How does Normalize.IO compare to other similar client-side tools?

Normalize's philosophy drastically differs from most client-side tools today, both ES6 and pre-ES6. Perhaps the biggest difference is that Normalize aims to solve the entire frontend web development via vertical integration, whereas most tools aim to solve only a particular aspect of frontend development.

The two major ES6 client-side tools I know of are jspm.io and stealjs. Normalize differs in that:

  • Unlike jspm.io, Normalize never advocates using System and instead only advocates using imports and exports. Using System, which is async, is not much of an improvement over AMD.
  • Unlike both, Normalize avoids any client-side complexities and overhead with runtimes such as ES6 module loader, making it more suitable for production usage.
  • Normalize aims to rid the frontend development workflow from install and build steps. StealJS requires you to download packages from Bower as well as setup your own Grunt build process.

Normalize is more similar to Component and Browserify except it automatically infers the manifest and dependency tree via static analysis. With CommonJS, this was more difficult as require()s are just functions and not precisely static. Like both Component and Bower, Normalize supports CSS and HTML as first class citizens.

Bundlers such as Browserify and Webpack are focused on JS and require other assets to be loaded via JS. This is more suitable for JS-heavy sites such as games, but is not suitable for design-heavy apps.

A feature of many bundlers such as Browserify and Webpack is the ability to create multiple bundles. However, Normalize does not and will not bother with bundling as it will become irrelevant with SPDY/HTTP2.

When shouldn't I use Normalize.IO?

As Normalize aims to rid your workflow of custom build processes, there must be some cases where Normalize fails to meet your needs. In particular, anything that requires concatenation won't be suitable for Normalize. This includes:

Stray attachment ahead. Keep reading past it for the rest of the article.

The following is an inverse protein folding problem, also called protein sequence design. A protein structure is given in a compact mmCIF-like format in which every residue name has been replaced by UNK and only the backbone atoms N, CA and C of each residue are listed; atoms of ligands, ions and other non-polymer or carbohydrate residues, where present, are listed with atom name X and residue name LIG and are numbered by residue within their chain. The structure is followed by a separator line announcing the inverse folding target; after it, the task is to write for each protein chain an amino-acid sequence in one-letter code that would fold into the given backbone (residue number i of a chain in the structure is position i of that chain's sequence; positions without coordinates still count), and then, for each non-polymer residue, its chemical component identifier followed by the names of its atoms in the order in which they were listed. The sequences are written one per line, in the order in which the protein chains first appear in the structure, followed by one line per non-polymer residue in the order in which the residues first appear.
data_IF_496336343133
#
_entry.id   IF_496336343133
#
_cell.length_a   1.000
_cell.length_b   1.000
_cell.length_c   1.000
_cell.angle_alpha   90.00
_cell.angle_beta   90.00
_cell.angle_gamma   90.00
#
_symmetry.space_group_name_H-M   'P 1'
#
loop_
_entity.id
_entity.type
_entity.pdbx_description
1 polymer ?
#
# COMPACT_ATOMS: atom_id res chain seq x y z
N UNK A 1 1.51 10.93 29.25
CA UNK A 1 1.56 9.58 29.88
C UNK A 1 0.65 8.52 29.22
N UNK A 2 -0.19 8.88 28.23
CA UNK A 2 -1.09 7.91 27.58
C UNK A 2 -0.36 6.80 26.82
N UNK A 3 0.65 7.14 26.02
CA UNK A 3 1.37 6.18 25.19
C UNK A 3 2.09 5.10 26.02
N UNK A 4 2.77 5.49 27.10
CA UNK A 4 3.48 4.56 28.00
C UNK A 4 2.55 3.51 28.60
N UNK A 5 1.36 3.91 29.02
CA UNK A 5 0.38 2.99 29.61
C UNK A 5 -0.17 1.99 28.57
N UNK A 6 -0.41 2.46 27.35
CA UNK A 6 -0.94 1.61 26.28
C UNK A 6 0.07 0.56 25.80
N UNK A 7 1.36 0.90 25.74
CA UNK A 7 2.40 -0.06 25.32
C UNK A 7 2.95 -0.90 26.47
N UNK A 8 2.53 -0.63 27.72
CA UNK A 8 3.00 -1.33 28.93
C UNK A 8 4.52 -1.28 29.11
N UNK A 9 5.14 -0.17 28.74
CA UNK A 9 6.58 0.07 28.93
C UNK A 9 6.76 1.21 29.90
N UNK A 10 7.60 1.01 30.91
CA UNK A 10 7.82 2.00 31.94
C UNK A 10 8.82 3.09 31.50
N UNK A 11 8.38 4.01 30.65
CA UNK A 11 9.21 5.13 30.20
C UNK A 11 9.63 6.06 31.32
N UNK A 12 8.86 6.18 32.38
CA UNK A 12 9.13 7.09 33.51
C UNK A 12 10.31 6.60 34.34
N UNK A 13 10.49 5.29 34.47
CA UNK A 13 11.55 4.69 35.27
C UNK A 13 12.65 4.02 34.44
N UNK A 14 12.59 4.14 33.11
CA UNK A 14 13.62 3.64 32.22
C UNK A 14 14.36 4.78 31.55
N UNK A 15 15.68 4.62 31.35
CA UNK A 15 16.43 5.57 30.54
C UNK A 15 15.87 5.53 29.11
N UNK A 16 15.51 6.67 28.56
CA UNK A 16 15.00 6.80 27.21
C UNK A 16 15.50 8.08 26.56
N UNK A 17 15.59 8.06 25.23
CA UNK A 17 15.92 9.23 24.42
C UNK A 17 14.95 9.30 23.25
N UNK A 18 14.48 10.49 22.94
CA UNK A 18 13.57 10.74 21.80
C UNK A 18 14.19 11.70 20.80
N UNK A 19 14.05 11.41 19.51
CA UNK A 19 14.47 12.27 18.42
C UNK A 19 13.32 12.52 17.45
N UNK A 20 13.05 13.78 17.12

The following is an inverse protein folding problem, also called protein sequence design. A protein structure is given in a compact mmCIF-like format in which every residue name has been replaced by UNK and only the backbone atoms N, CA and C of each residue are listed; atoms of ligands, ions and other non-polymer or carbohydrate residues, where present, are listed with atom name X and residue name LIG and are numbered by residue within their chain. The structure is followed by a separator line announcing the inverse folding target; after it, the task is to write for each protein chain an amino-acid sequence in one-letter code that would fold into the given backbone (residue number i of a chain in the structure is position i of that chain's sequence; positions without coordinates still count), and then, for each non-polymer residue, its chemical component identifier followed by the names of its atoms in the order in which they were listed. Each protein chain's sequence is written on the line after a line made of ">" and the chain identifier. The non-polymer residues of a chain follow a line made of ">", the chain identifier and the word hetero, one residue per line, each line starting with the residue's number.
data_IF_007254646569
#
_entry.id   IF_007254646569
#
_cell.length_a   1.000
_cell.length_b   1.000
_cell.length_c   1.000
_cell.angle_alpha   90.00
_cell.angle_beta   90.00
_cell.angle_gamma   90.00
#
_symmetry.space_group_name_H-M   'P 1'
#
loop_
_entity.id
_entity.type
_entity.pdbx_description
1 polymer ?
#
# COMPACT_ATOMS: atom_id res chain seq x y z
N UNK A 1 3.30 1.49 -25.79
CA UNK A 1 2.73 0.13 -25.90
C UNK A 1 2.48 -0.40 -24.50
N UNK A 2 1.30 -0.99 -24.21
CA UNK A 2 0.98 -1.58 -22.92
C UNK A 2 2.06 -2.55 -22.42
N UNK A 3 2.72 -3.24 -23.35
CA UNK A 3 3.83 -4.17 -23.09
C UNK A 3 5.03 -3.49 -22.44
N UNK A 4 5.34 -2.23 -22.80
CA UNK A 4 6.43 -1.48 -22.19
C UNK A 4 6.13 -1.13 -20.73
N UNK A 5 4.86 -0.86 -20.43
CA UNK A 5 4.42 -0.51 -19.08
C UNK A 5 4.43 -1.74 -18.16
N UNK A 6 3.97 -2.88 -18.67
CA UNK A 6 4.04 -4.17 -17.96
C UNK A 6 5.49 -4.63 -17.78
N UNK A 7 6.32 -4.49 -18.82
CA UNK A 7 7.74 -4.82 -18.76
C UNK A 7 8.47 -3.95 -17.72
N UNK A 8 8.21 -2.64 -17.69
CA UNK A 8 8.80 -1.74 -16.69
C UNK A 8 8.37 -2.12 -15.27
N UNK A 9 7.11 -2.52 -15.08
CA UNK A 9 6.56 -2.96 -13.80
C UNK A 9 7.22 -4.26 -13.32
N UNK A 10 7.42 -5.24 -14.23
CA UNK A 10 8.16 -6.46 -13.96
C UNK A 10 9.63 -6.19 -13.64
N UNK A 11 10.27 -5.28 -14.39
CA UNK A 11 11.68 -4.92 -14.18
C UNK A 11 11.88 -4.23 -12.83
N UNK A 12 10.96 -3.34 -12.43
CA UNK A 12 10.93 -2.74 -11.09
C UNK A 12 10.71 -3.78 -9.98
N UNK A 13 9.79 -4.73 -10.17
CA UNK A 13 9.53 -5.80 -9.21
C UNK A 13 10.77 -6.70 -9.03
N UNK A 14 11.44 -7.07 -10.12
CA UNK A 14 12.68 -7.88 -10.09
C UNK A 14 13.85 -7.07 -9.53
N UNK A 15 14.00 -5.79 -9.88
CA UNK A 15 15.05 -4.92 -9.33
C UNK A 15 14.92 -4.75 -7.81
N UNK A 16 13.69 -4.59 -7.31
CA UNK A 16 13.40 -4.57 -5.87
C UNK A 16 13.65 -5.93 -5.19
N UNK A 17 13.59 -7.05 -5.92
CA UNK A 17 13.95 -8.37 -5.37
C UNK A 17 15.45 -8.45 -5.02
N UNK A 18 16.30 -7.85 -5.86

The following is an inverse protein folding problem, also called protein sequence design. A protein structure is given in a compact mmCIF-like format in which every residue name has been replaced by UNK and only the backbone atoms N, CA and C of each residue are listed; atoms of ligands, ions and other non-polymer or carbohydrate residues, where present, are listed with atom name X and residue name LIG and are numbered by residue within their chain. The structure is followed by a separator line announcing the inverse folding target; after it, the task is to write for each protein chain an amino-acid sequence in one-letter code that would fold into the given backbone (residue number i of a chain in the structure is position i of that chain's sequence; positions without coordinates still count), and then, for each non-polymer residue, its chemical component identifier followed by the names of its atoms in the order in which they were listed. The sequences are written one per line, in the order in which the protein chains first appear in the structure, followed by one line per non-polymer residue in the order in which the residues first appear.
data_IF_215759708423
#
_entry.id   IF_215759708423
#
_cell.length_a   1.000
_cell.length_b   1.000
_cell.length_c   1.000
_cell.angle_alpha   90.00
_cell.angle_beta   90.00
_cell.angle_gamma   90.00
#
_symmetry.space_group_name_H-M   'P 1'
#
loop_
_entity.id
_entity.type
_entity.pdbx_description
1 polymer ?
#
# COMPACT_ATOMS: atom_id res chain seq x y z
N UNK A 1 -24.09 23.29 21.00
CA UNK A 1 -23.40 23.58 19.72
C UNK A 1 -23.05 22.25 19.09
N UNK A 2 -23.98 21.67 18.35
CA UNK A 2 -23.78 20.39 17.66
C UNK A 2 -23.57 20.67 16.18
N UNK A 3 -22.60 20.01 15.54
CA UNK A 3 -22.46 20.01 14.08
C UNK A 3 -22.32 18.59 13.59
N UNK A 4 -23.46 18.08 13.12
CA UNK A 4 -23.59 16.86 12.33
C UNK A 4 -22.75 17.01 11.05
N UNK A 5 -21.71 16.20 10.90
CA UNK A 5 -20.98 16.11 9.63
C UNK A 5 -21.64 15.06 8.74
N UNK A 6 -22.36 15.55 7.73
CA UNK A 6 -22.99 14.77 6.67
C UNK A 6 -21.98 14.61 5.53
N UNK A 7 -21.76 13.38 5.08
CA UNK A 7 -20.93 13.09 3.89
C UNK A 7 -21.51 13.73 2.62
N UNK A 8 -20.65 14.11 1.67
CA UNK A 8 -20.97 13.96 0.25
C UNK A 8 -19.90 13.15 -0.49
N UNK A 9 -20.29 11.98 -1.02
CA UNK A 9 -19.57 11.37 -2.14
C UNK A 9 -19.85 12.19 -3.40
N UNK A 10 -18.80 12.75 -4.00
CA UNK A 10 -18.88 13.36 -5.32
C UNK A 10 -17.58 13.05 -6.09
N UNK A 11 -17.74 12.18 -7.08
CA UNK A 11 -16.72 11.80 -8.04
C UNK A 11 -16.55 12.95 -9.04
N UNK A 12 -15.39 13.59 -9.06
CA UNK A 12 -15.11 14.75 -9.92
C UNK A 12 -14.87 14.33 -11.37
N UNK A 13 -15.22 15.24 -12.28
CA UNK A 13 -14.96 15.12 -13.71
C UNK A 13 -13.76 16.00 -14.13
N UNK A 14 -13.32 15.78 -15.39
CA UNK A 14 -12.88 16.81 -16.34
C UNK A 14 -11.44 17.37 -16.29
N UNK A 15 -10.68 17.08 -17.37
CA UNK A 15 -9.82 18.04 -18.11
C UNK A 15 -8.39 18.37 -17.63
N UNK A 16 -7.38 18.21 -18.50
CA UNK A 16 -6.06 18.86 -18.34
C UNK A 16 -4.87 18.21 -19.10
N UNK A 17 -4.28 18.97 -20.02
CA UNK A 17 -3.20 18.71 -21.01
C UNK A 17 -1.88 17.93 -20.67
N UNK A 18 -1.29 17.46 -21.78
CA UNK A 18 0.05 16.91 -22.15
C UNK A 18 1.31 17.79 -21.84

• Any build task that are many-to-one such as concatenation (CSS preprocessors) or combining (creating sprite sheets). CSS preprocessors such as SASS and LESS that depend on "global" features such as variables, mixins, and inheritance, which requires concatenation. Variables can be replaced by CSS variables, but mixins and inheritance can not be replaced with vanilla CSS. Instead, point Normalize to the "final" output instead of the source files.
  • AMD environments as Normalize will not attempt to support such modules.

Will Normalize.IO support node.js?

Normalize.IO is specifically tailored for frontend development. In particular, node modules are refactored to work for the browser, sacrificing node compatibility in the process.

Instead, we will most likely make a similar tool for node.js, but it may not be the same name or in the same utility.

Can I omit http: or https:// from the URLs?

If browsers support protocol-less URLs, then so will we. However, there are a couple potential issues with omitting protocols.

  1. It's more difficult to differentiate between URLs and local/relative assets.
  2. Some browsers plan to not support non-SSL SPDY, so this might not even work in development.